Mvp 06 Ncaa Baseball
Poor MVP. Publisher 2K Sports and the console manufacturers now have exclusive rights to the MLB license, so EA's MVP series has been booted from the bigs (turnabout is fair play--EA snatched up the NFL license first). With the forced change from the pros' wooden bats to college's metal whoppin' sticks, MVP has also lost its rep as one of the best baseball franchises. Now don't misunderstand, 06 sports two very welcomed innovations: right analog stick batting and throwing. But the problem here--and it's a biggie--is the execution of these new mechanics. Using the stick to chuck the ball around the diamond feels quite natural, yet the throwing meter doesn't react fast enough when turning double plays, and even perfect tosses force the first baseman off the bag too often. At the plate, the new system makes it easier to check-swing, but you'll rarely connect for an extra-base hit or home run. Luckily, you can always go back to last year's playing style, but even then, the game has rough spots: Infielders miss routine pop-ups, and the announcers continuously repeat themselves. G. Ford may turn a cheek to these problems, but I feel like MVP 06 was rushed to get out in front of the big-leaguers.
Bryan's being too harsh on these kids. It's not easy to nab baseballs rocketing off of metal bats--even major leaguers don't face that. Seriously, though, yeah, MVP 06's fielding system drops the ball, literally. Sure, I got used to the analog stick fielding/throw-ing, but it always felt cumbersome. Most everything else is great, though. The analog swing system takes only a few innings to master and feels very intuitive, while the dynasty mode keeps you busy as you navigate play-off trees and spend time recruiting. Provided you can live with the ping of metal bats and lack of MLB stars (which definitely stings), MVP 06 is a great hardball sim.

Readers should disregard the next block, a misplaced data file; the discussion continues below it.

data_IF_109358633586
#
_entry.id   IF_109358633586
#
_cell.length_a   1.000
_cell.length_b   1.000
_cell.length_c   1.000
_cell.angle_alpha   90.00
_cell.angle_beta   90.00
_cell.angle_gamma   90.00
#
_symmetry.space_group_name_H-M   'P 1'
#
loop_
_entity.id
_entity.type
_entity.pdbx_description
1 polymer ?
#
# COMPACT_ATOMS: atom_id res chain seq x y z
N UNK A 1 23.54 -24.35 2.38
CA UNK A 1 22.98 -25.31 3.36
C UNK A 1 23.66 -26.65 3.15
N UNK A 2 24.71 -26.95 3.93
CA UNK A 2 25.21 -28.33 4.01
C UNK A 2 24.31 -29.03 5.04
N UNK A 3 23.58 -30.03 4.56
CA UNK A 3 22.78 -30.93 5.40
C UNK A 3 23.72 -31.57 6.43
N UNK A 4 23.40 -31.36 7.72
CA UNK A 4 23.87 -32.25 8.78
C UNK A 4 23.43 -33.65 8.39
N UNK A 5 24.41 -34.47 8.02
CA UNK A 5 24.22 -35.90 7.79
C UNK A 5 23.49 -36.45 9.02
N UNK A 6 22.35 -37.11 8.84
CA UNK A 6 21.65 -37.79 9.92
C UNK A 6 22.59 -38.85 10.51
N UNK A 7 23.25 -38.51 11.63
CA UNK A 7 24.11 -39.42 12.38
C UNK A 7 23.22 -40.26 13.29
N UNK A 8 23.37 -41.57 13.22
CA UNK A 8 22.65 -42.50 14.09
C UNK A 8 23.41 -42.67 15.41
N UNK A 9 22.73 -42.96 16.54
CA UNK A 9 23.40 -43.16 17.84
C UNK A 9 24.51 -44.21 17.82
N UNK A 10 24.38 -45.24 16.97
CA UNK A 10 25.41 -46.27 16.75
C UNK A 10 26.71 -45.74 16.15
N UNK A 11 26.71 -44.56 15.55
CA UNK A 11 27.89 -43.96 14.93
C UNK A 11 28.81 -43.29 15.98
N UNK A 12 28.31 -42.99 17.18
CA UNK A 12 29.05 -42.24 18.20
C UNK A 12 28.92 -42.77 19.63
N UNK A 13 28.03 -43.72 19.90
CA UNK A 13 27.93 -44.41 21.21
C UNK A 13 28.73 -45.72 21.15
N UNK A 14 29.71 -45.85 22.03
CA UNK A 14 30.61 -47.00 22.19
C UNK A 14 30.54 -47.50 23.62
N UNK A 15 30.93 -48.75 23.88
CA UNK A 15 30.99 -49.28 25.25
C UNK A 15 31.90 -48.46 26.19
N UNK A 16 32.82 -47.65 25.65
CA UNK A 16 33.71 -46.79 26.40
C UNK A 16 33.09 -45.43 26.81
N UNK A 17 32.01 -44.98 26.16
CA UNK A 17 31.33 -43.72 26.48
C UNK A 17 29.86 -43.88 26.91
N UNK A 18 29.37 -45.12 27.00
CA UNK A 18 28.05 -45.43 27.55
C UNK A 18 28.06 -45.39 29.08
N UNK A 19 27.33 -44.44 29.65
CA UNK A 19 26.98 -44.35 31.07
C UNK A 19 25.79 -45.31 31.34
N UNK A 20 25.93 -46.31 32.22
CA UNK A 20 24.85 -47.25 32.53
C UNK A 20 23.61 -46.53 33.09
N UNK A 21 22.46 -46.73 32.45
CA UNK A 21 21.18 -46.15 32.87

Remember the days when games like World Series Baseball for the Saturn provided deep, exciting gameplay with simple, intuitive controls? No? Well, I do, and while the spirit lives on in the MLB 2Kseries, it doesn't in MVP 06. This baseballer does a good job of simulating the minor-league quality of college ball (read: errors seem more realistic and common), but the overly convoluted functionality of the game kills it for me. Swinging the bat with the analog stick isn't as timely or precise as pressing a button, and when you factor in trigger pulls and other diversions, it becomes less a joy and more a chore to try to get a batter on base.